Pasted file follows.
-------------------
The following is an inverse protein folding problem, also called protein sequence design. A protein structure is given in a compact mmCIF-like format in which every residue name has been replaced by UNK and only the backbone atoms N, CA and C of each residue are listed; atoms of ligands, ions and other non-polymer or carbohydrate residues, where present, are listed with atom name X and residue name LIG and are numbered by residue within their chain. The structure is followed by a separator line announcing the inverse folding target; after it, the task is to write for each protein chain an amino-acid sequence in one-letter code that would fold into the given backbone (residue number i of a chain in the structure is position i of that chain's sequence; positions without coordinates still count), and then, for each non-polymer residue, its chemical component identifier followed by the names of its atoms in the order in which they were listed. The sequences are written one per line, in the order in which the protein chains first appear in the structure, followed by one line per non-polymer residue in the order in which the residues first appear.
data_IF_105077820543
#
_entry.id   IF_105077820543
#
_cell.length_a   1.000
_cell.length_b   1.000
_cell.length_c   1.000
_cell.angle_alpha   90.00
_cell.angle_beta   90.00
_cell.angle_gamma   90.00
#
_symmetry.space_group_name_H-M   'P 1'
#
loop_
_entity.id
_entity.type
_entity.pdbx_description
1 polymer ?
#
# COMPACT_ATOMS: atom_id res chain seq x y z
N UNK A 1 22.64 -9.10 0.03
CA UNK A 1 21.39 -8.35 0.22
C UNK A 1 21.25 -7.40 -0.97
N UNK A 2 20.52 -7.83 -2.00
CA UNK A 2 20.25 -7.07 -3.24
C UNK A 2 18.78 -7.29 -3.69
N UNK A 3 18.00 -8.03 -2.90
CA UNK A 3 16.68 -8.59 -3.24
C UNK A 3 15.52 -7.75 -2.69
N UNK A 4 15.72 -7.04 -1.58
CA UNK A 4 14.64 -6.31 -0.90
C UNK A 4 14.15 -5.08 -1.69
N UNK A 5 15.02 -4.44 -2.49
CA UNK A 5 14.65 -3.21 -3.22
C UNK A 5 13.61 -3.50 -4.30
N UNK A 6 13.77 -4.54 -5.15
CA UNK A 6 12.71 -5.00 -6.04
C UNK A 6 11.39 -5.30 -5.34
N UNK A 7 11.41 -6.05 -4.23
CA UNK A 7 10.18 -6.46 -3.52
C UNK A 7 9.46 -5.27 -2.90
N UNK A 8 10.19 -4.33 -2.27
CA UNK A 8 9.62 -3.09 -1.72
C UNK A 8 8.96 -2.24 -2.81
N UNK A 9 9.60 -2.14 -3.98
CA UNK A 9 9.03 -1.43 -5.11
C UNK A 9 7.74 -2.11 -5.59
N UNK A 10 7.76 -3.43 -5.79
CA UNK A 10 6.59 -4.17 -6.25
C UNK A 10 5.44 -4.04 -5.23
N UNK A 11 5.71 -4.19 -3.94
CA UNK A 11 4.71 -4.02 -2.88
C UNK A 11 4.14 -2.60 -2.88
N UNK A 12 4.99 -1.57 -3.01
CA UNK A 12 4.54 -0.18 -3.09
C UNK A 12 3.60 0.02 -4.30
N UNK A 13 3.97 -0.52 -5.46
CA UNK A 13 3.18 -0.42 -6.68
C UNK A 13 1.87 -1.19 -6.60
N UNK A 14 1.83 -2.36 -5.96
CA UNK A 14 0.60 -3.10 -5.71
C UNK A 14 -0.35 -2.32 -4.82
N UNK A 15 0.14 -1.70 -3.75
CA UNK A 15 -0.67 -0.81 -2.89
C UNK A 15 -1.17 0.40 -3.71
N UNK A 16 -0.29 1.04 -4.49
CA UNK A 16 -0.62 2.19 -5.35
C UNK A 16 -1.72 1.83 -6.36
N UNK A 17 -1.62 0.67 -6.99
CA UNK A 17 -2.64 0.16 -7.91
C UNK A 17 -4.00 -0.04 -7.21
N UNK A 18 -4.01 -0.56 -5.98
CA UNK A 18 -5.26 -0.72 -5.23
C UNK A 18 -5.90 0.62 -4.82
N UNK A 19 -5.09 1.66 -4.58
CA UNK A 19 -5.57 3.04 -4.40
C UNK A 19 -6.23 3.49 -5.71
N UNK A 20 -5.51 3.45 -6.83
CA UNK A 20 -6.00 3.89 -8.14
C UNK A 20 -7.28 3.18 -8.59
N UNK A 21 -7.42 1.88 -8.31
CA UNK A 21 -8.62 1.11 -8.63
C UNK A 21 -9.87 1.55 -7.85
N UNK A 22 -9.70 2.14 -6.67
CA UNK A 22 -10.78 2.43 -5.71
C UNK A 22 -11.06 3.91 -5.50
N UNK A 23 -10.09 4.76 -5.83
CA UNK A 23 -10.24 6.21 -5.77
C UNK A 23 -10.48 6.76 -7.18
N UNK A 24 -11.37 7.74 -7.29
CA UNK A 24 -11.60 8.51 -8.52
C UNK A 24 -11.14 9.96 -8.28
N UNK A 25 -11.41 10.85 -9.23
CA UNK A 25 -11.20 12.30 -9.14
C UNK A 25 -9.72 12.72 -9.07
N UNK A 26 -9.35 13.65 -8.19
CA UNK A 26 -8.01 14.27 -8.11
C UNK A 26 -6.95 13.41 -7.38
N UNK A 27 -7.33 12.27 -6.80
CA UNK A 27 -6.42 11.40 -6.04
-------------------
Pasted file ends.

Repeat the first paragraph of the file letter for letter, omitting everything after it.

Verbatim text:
The following is an inverse protein folding problem, also called protein sequence design. A protein structure is given in a compact mmCIF-like format in which every residue name has been replaced by UNK and only the backbone atoms N, CA and C of each residue are listed; atoms of ligands, ions and other non-polymer or carbohydrate residues, where present, are listed with atom name X and residue name LIG and are numbered by residue within their chain. The structure is followed by a separator line announcing the inverse folding target; after it, the task is to write for each protein chain an amino-acid sequence in one-letter code that would fold into the given backbone (residue number i of a chain in the structure is position i of that chain's sequence; positions without coordinates still count), and then, for each non-polymer residue, its chemical component identifier followed by the names of its atoms in the order in which they were listed. The sequences are written one per line, in the order in which the protein chains first appear in the structure, followed by one line per non-polymer residue in the order in which the residues first appear.